What do you mean "How does the income shift prove the stimulus worked?"??

    The stimulus was designed to create more dependency on government by enabling politicians to grease the palms of their political backers and disabling individuals from creating for themselves and reducing their disposable income. All of this deciding who gets what and who pays what makes the American political class (the American Nomenklatura - let's be honest) enormously powerful. Power is wealth.

    I would say the stimulus worked perfectly.

    Van De Waters is just cloaking this reality in the more palatable "helping people out" mantra. But really "making people more helpless and dependent on the state" would be as accurate.

  5. Judge Fredd:

    Van de Water is rearranging deck chairs on the sinking ship, claiming that doing so will delay the ship from sinking.

  6. Dr. T:

    The various federal stimulus packages did not really rob Peter to pay Paul. They mostly paid Paul by borrowing huge amounts of money that Paul, his wife, his children, and his present or future grandchildren will have to pay back with interest.

    In answer to William J McKibbin: Inflation is a tax on people who are not in debt and on businesses that lend money. People who aren't in debt are "taxed" because everything they buy costs more and they cannot offset such loses by paying down loans with less valuable dollars. Businesses that lend money lose because their loans are repaid with less valuable dollars. Thus, inflation has the perverse outcome of rewarding debtors (including our governments) and punishing savers and lenders. I agree with Captain Obviousness: a government that deliberately creates inflation to reduce its debt is behaving unethically. It has happened many times, and the outcomes always were bad.

  7. mesaeconoguy:

    “It’s the system working as it should”

    Van de Water is exactly correct – this is the system working exactly as it should – for his team.

    It is the goal of statists (all Democrats, many Republicans) to increase dependency on government. Mission accomplished.

    This, however, is almost entirely incorrect:

    As the economy recovers, private wages will rebound

    The economy is not recovering (not as robustly as it should, ceteris paribus), and wages will not rebound precisely because government now occupies so much of the economy, and threatens draconian tax increases.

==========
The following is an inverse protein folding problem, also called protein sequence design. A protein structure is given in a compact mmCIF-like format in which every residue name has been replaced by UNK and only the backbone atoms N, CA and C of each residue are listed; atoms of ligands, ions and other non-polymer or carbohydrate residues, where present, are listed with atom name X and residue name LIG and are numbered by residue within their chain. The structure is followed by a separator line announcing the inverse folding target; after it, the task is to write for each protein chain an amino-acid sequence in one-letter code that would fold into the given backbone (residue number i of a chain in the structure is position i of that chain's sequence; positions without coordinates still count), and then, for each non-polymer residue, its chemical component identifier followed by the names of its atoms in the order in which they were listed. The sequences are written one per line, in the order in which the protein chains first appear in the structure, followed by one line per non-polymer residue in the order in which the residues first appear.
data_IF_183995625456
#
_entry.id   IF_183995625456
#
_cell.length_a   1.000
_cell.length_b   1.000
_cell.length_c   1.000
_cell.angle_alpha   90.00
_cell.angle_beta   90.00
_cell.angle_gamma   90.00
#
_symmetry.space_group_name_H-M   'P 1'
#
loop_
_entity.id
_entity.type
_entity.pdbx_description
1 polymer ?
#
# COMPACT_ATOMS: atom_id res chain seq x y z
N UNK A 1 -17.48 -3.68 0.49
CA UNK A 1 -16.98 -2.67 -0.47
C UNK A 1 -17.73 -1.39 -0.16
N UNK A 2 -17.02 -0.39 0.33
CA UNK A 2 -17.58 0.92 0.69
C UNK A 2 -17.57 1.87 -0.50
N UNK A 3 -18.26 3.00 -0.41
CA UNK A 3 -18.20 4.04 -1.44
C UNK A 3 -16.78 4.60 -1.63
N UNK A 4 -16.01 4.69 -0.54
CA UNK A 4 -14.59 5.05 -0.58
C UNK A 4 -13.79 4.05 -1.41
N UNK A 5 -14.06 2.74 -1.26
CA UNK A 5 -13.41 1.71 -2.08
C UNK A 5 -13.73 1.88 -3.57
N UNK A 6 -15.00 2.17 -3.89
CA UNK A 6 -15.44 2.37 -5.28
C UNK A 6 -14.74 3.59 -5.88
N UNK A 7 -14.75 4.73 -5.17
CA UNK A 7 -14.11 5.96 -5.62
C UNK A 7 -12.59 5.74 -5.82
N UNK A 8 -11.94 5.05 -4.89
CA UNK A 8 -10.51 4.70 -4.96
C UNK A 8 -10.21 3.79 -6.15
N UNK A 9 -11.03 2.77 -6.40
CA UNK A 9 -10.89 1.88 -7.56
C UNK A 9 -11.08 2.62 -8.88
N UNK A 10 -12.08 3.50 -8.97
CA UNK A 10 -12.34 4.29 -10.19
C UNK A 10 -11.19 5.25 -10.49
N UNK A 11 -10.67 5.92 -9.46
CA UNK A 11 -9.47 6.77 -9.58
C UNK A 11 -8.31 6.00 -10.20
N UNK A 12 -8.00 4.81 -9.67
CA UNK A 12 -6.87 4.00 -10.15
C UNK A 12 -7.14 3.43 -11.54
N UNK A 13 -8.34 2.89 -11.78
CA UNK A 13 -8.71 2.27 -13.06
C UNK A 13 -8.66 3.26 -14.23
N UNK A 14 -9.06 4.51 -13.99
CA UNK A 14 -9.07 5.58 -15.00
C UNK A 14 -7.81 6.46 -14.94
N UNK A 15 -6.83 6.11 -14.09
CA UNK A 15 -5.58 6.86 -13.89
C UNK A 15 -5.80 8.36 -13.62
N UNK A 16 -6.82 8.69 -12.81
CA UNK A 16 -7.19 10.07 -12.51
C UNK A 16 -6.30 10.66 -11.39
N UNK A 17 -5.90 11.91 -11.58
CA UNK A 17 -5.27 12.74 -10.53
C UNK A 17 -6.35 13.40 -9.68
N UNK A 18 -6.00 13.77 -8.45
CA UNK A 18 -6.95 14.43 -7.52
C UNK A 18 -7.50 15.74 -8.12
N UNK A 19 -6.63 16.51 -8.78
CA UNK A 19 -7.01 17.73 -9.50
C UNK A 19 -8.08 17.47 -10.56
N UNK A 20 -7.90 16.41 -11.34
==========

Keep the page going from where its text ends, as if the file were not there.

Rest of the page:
Watching these fools try to explain away regime uncertainty and massive debt overhang in the face of a sputtering recovery is hilarious, and pathetic.

  8. Methinks:

    "As the economy recovers, private wages will rebound" - Our Dear Official Government Puppet Economist

    "These sacrifices are necessary to finally reach our Communist ideal (which is, I totally swear, on the horizon - where it has been for 60 years), we will be free of want and exploitation and these sacrifices will be worth it."
    - Our Dear Communist Party Leader Du Jour.

    Why is America beginning to sound eerily familiar to us Russians?

    No worries, though. They won't really need to plant bugs in your houses to get all the information they need on you. The "financial reform" bill allows the government to gather all the information it wants about everything from the amount in your bank account to your purchasing habits to your ATM usage. The American Big Brother can watch you without an ugly box permanently attached to your wall.

  9. Patrick:

    KEYNESIANISM = Standing in a bucket and trying to lift oneself up by the handle.
    (apologies to Churchill)

    William J McKibbin: The Weimar Republic tried that trick; so did Argentina. Ended badly - wars, despotism

    The only solution: Drastic cuts in Government welfare transfer payments combined with tax rate cuts. This helps the productive sector, while reviving fiscal accounts (cutting deficits), thereby enabling tax rate cuts that revive the private sector economy and get us back on our feet.